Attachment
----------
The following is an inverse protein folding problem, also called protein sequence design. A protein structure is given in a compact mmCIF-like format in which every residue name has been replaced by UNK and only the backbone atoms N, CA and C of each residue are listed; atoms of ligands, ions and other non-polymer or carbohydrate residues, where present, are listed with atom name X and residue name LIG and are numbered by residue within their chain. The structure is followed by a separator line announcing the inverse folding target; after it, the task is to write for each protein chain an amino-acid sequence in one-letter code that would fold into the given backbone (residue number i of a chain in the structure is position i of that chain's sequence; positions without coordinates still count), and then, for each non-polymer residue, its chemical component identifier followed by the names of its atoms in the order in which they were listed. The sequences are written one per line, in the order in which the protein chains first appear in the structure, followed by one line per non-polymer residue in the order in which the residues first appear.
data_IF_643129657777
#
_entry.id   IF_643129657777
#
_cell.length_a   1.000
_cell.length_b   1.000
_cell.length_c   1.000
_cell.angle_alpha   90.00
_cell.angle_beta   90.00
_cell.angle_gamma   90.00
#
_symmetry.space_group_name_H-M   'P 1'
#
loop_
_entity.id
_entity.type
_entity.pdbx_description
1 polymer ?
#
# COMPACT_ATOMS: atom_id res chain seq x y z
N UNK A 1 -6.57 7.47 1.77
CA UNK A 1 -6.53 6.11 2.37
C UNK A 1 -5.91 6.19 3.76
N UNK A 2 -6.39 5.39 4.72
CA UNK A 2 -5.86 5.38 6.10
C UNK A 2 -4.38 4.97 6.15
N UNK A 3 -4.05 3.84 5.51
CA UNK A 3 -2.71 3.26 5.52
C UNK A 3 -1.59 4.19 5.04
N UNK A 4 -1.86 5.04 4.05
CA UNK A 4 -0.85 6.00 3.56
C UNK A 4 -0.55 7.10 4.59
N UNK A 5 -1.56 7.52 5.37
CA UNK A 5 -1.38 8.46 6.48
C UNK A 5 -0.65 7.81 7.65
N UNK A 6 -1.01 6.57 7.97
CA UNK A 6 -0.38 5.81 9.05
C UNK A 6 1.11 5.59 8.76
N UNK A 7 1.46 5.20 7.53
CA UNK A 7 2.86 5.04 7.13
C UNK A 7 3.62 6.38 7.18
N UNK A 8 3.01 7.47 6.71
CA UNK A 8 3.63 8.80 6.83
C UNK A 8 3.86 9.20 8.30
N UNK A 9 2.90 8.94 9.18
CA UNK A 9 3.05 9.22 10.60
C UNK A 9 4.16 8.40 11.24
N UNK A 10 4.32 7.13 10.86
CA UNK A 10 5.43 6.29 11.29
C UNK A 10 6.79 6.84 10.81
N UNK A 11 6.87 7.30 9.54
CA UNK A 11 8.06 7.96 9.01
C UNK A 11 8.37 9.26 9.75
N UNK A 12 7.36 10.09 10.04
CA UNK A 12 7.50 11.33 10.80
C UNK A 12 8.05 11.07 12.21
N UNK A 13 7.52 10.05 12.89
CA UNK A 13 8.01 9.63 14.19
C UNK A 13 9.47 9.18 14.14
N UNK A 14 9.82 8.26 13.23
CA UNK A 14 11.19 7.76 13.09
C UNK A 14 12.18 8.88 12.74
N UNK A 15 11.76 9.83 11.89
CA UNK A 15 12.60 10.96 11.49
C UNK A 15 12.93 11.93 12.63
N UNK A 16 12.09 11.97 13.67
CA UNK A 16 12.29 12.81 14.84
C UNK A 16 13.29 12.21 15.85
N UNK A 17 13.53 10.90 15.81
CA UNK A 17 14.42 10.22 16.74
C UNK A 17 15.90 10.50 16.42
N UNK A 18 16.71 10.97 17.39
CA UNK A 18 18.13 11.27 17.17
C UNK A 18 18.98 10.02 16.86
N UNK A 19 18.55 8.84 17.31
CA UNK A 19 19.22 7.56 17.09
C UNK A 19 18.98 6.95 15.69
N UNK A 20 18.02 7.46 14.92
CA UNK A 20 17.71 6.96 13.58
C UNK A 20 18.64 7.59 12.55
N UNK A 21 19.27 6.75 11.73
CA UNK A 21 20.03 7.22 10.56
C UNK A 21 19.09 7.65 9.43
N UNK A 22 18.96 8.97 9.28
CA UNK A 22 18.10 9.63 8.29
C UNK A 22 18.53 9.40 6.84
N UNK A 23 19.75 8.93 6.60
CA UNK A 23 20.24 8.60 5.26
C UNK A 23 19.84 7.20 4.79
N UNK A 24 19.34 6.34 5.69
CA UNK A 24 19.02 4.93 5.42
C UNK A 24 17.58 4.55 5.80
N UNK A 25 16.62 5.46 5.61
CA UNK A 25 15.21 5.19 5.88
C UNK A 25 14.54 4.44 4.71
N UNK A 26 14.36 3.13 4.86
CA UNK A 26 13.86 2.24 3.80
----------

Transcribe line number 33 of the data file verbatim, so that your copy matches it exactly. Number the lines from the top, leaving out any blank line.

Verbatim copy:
C UNK A 4 -0.55 7.10 4.59